PhD proposal defence: Asta Rand, 4/1/2016

Mar 28th, 2016

Dept. of Archaeology

PhD Proposal Defence - Asta Rand
PhD proposal defence: Asta Rand, 4/1/2016

Asta Rand will be defending her PhD proposal on Friday, April 1st from  3:15 -4:45 in QC-2013, entitled'Prehispanic Maya Subsistence and Movement: Determining the Utility of Stable Sulphur Isotope Analysis'.

The prehispanic Maya who inhabited central Mesoamerica from the Preclassic to Postclassic periods (1000 B.C. to A.D. 1500) have been the focus of intensive archaeological study for over a century. In recent decades, developments in archaeological conceptualizations of migration combined with the data generated from isotopic techniques have lead to more detailed understandings of prehispanic Maya movement and subsistence practices.

Stable sulphur isotope (δ34S) analysis is a novel technique that has successfully been used to differentiate sources of protein and to identify nonlocal individuals in several archaeological contexts elsewhere in the world. The effectiveness of this method is based on the existence of sufficient variation in δ34S values throughout a region to allow for source of protein to be differentiated. The environments inhabited by the prehispanic Maya were highly variable, and associated variation in their sulphur isotope composition was estimated based on what is known of δ34S values from comparable environs elsewhere in the world. The results of a pilot study conducted on 14 human skeletons from the minor Maya centre of Caledonia (Belize) support the estimated local environmental δ34S values. Subsequent analysis of δ34S values from the Caledonia faunal remains will provide more detailed information on the sulphur isotope composition near the site.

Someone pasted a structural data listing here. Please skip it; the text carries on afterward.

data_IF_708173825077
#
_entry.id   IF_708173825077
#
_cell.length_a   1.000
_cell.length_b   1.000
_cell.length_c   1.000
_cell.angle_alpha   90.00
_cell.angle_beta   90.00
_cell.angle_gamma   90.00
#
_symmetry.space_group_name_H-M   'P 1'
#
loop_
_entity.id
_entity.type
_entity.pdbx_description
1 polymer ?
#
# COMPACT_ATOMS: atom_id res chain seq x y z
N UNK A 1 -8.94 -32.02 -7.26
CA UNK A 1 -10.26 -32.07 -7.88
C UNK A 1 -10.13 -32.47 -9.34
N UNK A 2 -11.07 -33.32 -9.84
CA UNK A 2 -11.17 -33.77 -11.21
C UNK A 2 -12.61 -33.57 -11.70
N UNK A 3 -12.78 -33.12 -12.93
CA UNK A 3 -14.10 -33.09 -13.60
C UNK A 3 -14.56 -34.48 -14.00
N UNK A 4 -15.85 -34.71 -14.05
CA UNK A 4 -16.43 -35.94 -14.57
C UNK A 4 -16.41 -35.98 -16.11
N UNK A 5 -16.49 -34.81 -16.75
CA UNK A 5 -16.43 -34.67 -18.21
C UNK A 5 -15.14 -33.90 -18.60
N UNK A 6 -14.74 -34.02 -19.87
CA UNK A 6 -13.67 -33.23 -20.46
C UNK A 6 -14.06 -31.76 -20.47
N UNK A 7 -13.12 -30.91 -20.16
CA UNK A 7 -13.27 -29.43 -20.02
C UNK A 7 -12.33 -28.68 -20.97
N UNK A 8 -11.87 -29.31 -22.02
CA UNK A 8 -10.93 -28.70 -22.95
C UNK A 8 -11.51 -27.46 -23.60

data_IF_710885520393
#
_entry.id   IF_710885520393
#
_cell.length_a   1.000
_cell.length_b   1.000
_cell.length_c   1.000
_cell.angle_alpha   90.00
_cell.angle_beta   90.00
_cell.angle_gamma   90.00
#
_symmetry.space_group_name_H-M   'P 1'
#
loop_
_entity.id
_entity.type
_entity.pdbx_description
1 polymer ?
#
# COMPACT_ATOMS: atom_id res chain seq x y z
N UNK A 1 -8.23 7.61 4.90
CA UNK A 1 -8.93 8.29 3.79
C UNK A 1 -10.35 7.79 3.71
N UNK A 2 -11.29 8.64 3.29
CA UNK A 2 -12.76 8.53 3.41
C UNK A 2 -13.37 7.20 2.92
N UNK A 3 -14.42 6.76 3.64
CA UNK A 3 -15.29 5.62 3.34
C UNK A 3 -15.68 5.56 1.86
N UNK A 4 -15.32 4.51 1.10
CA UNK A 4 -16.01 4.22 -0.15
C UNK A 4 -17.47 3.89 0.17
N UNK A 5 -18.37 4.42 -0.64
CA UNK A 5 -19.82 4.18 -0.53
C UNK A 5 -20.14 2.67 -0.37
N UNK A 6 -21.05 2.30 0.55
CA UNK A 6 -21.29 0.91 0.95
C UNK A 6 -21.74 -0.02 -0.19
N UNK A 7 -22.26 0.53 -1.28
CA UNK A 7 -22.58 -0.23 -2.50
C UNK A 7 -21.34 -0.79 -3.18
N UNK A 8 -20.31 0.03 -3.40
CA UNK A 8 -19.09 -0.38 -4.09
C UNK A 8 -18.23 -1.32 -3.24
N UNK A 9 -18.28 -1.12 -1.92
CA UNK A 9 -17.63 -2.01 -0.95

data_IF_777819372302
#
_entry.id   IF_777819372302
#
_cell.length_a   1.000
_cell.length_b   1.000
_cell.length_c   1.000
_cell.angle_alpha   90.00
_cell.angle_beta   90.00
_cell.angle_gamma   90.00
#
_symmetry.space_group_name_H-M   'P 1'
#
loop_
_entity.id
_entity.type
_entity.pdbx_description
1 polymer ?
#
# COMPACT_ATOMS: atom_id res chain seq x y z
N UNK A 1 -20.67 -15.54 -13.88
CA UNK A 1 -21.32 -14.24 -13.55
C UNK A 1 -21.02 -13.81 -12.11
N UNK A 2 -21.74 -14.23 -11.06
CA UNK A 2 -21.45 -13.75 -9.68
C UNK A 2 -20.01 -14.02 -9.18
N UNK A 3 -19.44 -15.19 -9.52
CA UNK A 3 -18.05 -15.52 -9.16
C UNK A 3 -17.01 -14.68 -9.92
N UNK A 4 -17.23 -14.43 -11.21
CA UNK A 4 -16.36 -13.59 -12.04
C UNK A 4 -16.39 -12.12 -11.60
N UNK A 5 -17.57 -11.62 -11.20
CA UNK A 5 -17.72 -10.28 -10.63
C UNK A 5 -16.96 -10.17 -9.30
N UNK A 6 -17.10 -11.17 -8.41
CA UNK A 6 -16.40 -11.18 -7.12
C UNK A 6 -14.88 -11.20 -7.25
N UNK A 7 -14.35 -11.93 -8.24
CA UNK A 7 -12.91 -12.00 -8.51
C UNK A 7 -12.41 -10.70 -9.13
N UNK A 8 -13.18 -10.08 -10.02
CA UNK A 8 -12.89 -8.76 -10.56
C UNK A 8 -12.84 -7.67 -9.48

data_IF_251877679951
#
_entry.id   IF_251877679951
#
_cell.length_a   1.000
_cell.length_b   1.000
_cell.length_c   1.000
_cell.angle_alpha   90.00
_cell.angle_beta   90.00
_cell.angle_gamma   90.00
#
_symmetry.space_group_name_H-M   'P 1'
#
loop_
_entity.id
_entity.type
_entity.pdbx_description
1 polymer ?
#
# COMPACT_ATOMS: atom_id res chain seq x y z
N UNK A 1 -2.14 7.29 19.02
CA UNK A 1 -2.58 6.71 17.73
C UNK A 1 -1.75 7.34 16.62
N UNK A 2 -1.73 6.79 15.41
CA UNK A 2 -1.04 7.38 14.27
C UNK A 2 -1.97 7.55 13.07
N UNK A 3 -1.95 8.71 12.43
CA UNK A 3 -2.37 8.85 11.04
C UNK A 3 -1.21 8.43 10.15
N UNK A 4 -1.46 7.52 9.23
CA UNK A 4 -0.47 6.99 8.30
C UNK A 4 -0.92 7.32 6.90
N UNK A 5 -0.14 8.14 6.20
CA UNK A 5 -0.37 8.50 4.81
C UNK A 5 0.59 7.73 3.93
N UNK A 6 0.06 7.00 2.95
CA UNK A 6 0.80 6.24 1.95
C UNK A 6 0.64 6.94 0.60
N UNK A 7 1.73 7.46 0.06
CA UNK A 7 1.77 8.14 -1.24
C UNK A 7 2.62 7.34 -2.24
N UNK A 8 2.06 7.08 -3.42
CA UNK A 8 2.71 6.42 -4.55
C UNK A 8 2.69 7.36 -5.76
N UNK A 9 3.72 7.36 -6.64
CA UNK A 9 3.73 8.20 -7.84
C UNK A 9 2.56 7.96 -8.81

The proposed research will, therefore, verify estimated variations in the environmental sulphur isotope composition of the Maya region by obtaining baseline δ34S values from faunal bone recovered from multiple sites throughout this region. Once sufficient variation in baseline δ34S values from faunal remains has been established, it will be possible to analyze additional human remains from Maya sites. The extensive research into prehispanic Maya movement and subsistence not only provides the context within which the utility of this novel isotopic technique may be tested, but also allows for a holistic interpretation of prehispanic Maya life using a multidisciplinary approach.

Contact

Department of Archaeology

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Tel: (709) 864-2530

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becomestudent@mun.ca